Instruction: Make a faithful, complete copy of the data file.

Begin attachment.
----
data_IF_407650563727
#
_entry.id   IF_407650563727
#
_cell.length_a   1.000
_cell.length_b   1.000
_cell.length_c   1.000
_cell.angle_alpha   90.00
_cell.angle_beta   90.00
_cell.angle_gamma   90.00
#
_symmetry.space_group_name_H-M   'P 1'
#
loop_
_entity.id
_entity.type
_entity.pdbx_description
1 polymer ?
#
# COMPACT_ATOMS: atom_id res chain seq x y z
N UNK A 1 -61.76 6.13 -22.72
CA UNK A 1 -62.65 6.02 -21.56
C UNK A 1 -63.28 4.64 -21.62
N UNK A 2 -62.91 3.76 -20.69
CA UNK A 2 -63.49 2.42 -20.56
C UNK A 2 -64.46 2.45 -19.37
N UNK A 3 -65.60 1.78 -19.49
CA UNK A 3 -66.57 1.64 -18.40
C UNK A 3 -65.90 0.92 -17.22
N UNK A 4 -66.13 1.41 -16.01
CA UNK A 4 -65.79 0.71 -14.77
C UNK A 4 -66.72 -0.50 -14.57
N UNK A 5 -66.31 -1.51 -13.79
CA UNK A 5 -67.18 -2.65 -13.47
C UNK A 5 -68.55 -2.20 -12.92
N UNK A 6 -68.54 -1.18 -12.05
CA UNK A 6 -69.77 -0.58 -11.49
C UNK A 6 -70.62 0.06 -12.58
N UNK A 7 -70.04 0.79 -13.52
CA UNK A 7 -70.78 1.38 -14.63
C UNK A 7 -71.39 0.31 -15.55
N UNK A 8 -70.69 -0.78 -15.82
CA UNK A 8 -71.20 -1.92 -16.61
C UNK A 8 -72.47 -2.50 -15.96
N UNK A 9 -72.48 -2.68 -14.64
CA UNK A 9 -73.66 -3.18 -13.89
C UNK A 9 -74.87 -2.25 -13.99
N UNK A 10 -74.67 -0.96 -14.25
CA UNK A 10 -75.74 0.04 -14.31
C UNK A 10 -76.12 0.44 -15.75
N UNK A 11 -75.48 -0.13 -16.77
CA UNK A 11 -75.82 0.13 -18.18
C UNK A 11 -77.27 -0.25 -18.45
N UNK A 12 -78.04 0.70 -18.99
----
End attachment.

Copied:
data_IF_407650563727
#
_entry.id   IF_407650563727
#
_cell.length_a   1.000
_cell.length_b   1.000
_cell.length_c   1.000
_cell.angle_alpha   90.00
_cell.angle_beta   90.00
_cell.angle_gamma   90.00
#
_symmetry.space_group_name_H-M   'P 1'
#
loop_
_entity.id
_entity.type
_entity.pdbx_description
1 polymer ?
#
# COMPACT_ATOMS: atom_id res chain seq x y z
N UNK A 1 -61.76 6.13 -22.72
CA UNK A 1 -62.65 6.02 -21.56
C UNK A 1 -63.28 4.64 -21.62
N UNK A 2 -62.91 3.76 -20.69
CA UNK A 2 -63.49 2.42 -20.56
C UNK A 2 -64.46 2.45 -19.37
N UNK A 3 -65.60 1.78 -19.49
CA UNK A 3 -66.57 1.64 -18.40
C UNK A 3 -65.90 0.92 -17.22
N UNK A 4 -66.13 1.41 -16.01
CA UNK A 4 -65.79 0.71 -14.77
C UNK A 4 -66.72 -0.50 -14.57
N UNK A 5 -66.31 -1.51 -13.79
CA UNK A 5 -67.18 -2.65 -13.47
C UNK A 5 -68.55 -2.20 -12.92
N UNK A 6 -68.54 -1.18 -12.05
CA UNK A 6 -69.77 -0.58 -11.49
C UNK A 6 -70.62 0.06 -12.58
N UNK A 7 -70.04 0.79 -13.52
CA UNK A 7 -70.78 1.38 -14.63
C UNK A 7 -71.39 0.31 -15.55
N UNK A 8 -70.69 -0.78 -15.82
CA UNK A 8 -71.20 -1.92 -16.61
C UNK A 8 -72.47 -2.50 -15.96
N UNK A 9 -72.48 -2.68 -14.64
CA UNK A 9 -73.66 -3.18 -13.89
C UNK A 9 -74.87 -2.25 -13.99
N UNK A 10 -74.67 -0.96 -14.25
CA UNK A 10 -75.74 0.04 -14.31
C UNK A 10 -76.12 0.44 -15.75
N UNK A 11 -75.48 -0.13 -16.77
CA UNK A 11 -75.82 0.13 -18.18
C UNK A 11 -77.27 -0.25 -18.45
N UNK A 12 -78.04 0.70 -18.99